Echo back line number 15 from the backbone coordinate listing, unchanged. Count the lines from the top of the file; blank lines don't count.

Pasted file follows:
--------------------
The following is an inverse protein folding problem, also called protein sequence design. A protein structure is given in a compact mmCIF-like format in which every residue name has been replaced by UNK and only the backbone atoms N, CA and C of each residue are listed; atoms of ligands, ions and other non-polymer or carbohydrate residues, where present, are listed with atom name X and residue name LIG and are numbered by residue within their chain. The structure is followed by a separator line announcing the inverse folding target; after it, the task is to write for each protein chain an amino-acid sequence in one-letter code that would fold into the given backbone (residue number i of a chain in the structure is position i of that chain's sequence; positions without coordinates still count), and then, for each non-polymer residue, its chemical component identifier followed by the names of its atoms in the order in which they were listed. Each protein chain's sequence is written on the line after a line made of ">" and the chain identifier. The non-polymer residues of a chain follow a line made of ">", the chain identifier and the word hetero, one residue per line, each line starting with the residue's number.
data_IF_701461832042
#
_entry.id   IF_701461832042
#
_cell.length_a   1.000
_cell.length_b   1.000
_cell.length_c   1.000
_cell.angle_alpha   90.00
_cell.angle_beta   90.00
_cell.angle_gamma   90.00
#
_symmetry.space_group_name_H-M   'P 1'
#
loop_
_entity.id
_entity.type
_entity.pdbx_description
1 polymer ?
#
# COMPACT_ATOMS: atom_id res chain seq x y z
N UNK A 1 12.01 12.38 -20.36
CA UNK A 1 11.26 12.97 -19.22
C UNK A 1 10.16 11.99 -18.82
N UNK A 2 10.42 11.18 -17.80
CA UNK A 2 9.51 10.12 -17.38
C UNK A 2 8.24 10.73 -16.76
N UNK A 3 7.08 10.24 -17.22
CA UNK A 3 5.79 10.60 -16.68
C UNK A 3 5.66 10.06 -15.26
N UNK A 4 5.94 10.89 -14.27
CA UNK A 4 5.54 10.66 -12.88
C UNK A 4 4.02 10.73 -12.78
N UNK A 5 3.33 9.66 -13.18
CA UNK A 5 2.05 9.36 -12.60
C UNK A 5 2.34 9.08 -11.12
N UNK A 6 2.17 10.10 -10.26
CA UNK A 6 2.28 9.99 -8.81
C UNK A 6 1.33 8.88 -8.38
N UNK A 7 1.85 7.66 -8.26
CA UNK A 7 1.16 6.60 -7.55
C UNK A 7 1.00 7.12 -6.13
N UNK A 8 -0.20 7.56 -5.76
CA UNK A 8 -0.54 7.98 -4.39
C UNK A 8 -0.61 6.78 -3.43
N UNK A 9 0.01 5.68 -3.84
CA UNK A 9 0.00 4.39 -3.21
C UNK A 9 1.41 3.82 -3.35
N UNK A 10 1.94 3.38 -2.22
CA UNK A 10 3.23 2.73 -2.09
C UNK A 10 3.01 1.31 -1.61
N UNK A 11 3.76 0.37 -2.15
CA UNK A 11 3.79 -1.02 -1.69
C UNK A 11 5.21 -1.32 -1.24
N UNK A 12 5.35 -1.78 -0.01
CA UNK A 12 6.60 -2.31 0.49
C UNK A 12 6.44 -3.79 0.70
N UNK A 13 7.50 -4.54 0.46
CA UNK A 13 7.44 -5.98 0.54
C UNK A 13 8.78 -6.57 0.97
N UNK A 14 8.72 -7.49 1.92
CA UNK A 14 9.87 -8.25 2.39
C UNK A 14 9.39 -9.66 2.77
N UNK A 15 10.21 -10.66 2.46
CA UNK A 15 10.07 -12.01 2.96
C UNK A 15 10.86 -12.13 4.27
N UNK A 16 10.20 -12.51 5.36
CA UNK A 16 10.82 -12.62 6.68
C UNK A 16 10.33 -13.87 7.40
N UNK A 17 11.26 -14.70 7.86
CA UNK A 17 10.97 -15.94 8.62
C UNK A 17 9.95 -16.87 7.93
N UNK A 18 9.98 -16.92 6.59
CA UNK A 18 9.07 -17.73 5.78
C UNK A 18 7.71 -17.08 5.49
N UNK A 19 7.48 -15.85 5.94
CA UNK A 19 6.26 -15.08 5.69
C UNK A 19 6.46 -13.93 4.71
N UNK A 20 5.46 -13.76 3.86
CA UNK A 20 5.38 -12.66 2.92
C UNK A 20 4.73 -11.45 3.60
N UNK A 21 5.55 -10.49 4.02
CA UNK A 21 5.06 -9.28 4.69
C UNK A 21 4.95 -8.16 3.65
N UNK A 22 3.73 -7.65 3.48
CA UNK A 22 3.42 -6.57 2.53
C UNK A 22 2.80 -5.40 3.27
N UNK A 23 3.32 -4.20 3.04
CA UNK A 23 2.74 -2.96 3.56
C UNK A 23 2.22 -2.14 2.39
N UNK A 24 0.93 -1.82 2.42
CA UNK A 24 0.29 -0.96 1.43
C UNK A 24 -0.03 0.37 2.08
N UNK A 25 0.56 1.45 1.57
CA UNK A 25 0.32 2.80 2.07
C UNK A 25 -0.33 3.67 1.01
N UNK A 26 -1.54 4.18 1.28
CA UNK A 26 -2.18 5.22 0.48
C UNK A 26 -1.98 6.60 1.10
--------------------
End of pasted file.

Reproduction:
loop_